A panel of authors who wrote “Noah’s Ride”, a western novel, will speak at Sam Houston State University on Wednesday, October. 11.
The authors will meet with students throughout the day in workshops and will host an evening session for the public. The evening session will be held at 7:30 p.m. in room 105 in the Evans Complex.
One of the authors is Mike Blackman, co-share of Sam Houston’s Philip G. Warner Chair in the communications department. Blackman worked in journalism for 33 years as a reporter and editor for papers in Philadelphia, Fort Worth and New York.
Blackman is one of 13 total authors of “Noah’s Ride.” Phyllis Allen is a short story writer and essayist had her work featured on NPR’s radio show All Things Considered. Jody Alter serves as director of TCU Press and received the Owen Wister Award for Lifetime Achievement from Western Writers of America, Inc. Mike Cochran is a reporter for The Associated Press and the Fort Worth Star-Telegram. Carole Nelson Douglas is a former reporter, editor and writer of the Midnight Louie feline PI mystery series and the Irene Adler Sherlocklian historical suspense novels. Jeff Guinn is the former book editor of the Fort
Worth Star-Telegram. He is also the author of 10 books such as The Autobiography of Santa Claus and Our Land Before We Die. Mary Dittoe Kelly is the religious education coordinator at Good Shepherd Catholic Community and winner of the Star-Telegram’s You Be the Author competition.
Elmer Kelton an award-winning author, America’s best-selling author of western American fiction. James Ward Lee is an author and co-editor of Literary Fort Worth. James Reasoner is an author of more than 180 novels. Mary Rogers is an award-winning features writer and columnist for the Fort Worth Star-Telegram. Carlton Stowers is an author writing true crime, and Jane Roberts Wood is an author of several novels.
Seven of the 13 authors will be at the campus on Oct. 11: Alter, Blackman, Cochran, Douglas, Guinn, Rogers and Stowers.
Each author will hold two workshops throughout the day on topics of journalism, novel writing and non-fiction writing. Jim Donovan, considered as one of Texas’s premier literary agents, will hold workshops for students who currently have literary works they want to publish. The workshops will be held in room 209 in the Dan Rather
Communications building. Students interested in attending the workshops should contact Blackman at (936) 294-1335 or
“We want to do these workshops so the new generations of writers might add future chapters to the book,” said Guinn.
During the general session, the panel will discuss Noah’s Ride and answer any questions the audience may have. Barnes & Noble will be selling the books at the evening session and the authors will be available to sign the books.
The actual novel itself, “Noah’s Ride”, is considered a unique novel in that one author wrote one chapter. Each author had the previous chapters to go by when writing their part. Blackman said each author was given one to two weeks to write his or her chapter.
The actual novel sets itself in Civil War times and is about Noah, a plantation slave who escapes and travels to the Union forces and finally ends up in Texas. Once in Texas, Noah establishes a small ranch where he runs some cattle and raises a family with his wife Nelly. Noah names his ranch Free Land and assumes the name Freeman.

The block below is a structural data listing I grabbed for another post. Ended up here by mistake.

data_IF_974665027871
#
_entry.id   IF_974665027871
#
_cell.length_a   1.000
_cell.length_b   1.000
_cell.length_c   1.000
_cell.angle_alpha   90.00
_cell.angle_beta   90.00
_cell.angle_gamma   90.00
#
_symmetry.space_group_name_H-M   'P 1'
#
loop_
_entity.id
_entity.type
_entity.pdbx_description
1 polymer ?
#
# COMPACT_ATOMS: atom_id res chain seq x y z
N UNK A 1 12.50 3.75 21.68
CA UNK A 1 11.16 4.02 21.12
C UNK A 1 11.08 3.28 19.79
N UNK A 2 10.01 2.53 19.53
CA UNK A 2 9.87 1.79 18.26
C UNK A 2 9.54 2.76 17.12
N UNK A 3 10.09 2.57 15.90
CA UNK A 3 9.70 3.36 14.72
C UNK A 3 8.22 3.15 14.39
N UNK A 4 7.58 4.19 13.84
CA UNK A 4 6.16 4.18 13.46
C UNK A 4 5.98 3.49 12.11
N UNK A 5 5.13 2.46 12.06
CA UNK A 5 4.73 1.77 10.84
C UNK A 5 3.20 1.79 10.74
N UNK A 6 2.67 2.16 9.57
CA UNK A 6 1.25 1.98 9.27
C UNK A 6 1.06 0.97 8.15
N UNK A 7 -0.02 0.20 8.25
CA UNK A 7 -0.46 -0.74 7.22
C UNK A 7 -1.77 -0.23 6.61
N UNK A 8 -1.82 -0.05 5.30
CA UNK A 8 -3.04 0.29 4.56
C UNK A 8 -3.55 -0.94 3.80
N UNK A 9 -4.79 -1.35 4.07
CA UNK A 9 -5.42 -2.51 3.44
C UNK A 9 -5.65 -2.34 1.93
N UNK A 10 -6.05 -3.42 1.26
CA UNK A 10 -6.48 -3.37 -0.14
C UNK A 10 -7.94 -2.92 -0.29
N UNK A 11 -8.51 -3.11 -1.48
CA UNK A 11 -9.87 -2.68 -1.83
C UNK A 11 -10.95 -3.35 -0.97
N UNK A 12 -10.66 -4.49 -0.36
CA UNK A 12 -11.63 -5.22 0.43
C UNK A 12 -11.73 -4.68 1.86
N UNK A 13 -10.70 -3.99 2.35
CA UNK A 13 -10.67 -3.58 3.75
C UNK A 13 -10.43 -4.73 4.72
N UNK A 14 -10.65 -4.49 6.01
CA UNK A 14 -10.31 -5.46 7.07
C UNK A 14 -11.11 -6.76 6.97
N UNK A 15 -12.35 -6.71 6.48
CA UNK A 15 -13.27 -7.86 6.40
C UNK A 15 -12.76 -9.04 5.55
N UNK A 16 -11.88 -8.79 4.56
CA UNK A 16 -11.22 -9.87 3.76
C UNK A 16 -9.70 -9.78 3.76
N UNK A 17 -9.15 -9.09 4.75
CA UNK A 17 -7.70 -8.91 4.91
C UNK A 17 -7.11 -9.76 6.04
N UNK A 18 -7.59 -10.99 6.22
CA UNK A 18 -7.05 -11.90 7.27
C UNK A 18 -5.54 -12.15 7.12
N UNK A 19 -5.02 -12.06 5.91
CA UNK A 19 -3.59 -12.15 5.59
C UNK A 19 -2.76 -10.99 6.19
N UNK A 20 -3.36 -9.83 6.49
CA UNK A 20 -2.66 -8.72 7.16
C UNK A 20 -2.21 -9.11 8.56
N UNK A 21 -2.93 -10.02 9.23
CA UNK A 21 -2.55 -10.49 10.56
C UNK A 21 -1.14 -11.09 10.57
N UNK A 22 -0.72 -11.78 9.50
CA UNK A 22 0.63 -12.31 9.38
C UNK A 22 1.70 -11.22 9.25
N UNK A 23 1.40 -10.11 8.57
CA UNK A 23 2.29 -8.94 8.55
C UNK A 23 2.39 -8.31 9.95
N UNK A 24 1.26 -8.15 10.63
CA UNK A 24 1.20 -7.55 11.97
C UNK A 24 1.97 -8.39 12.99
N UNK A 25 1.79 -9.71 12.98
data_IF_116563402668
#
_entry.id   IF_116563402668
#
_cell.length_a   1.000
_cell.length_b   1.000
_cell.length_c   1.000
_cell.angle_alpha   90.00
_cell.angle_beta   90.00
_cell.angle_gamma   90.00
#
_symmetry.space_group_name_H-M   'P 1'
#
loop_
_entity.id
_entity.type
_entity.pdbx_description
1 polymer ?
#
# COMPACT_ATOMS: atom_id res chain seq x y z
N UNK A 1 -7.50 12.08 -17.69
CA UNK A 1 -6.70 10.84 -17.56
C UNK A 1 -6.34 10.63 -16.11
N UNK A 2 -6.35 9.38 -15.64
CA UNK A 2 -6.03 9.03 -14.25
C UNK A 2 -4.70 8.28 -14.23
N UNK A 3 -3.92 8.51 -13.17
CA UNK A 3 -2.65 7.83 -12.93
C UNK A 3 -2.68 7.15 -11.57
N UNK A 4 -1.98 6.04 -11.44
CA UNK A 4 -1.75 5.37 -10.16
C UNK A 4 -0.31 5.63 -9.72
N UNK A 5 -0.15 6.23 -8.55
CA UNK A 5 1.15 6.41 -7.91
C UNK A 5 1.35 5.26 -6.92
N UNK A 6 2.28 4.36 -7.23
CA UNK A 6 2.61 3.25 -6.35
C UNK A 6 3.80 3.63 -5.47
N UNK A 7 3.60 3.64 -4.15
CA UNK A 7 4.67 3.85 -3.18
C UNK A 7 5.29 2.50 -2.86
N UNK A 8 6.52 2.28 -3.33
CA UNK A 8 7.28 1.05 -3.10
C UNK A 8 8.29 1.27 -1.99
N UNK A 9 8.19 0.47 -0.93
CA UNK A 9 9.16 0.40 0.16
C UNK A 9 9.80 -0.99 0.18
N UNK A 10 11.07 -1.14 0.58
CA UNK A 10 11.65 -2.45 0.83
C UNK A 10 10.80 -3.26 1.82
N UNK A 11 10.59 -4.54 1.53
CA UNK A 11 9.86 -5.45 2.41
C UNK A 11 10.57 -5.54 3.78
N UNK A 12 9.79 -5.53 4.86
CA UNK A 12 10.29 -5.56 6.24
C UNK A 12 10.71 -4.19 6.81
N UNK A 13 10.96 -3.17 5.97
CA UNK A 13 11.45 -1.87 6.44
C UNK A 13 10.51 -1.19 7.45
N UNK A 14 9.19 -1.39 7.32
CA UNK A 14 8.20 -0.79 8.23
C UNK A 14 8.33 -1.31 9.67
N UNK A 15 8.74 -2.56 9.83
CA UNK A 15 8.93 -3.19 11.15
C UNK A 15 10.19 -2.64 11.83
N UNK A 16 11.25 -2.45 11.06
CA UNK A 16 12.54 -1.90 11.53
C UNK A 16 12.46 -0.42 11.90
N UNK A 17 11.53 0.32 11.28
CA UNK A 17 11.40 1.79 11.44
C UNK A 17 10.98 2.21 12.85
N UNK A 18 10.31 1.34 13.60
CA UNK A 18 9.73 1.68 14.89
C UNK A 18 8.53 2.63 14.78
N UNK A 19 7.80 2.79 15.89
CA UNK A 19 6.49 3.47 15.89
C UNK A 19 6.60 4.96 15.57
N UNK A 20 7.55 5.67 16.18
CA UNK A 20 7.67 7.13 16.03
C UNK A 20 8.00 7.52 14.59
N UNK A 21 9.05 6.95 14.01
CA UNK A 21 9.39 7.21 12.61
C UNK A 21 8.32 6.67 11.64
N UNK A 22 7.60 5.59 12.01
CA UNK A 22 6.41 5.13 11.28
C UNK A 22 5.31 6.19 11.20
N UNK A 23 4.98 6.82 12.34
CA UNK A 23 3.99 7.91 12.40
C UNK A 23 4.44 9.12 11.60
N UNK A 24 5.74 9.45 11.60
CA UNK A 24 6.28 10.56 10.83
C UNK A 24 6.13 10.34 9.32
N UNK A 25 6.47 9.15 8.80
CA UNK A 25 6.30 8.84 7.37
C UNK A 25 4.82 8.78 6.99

The local sheriff, Quint Carpenter, is out for blood because his younger son is killed by Noah’s sister. To add to the plot, a carpetbagger named Bear Coltrain once wanted to kidnap Noah to sell him back into slavery, now wants Noah’s land. Noah saved the life of John Malone, a cavalry officer, and Malone comes back into Noah’s life to repay the debt. There are also other minor characters and situations that unfold.
Alter, who served as the editor, said the main idea for the novel came from Guinn.
“But the plot developed as each contributor provided new twists and turns and complications,” Alter said.
Guinn said the basic theme all the authors had to go on was an escaped slave in the Civil War wanted to ultimately end up with the Buffalo soldiers in San Angelo, TX.
Guinn said this group of authors were some of the best authors in the state and thought the book should have a western theme from the beginning.
“If Texas is doing a collaborative novel, it ought to be a western novel with a shoot out between guys with white hats and guys with black hats,” Guinn said.
Blackman, Guinn and Alter all agree the main challenge of writing the novel was the fact that each author did one chapter.
“It was a creative challenge in that you never knew what you were going to get,” said Blackman.
“I didn’t know how it would end, before we even got started,” said Guinn.
“Writing was a challenge because each contributor had to wait to read all the chapters preceding his or hers before writing or even beginning to plan what would happen in the chapter,” Alter said.
“Editing was a challenge because we had to be sure there was consistency and continuity between chapters and that historical accuracy was maintained.”
The novel has been out since April or May and has received positive reviews by various people and organizations.
“One publisher said this is the best book by Texas writers in the last 12 months,” Guinn said.
“It’s a good old-fashioned western, a good read, and as one critic says rollicking and playful. The same source pointed out that the writers seem to be having a helluva good time as they wrote,” Alter said.
Guinn and Blackman both said they were surprised how well the book came out in the end.
“I never thought even Texas was big enough to have this many great authors come together on one book, but it surprised me, and the quality of this book will surprise you” Guinn said.
According to the authors, not many collaborative novels are out there.
The first collaborative novel was “Naked Came the Stranger” in the 1970’s, according to Alter.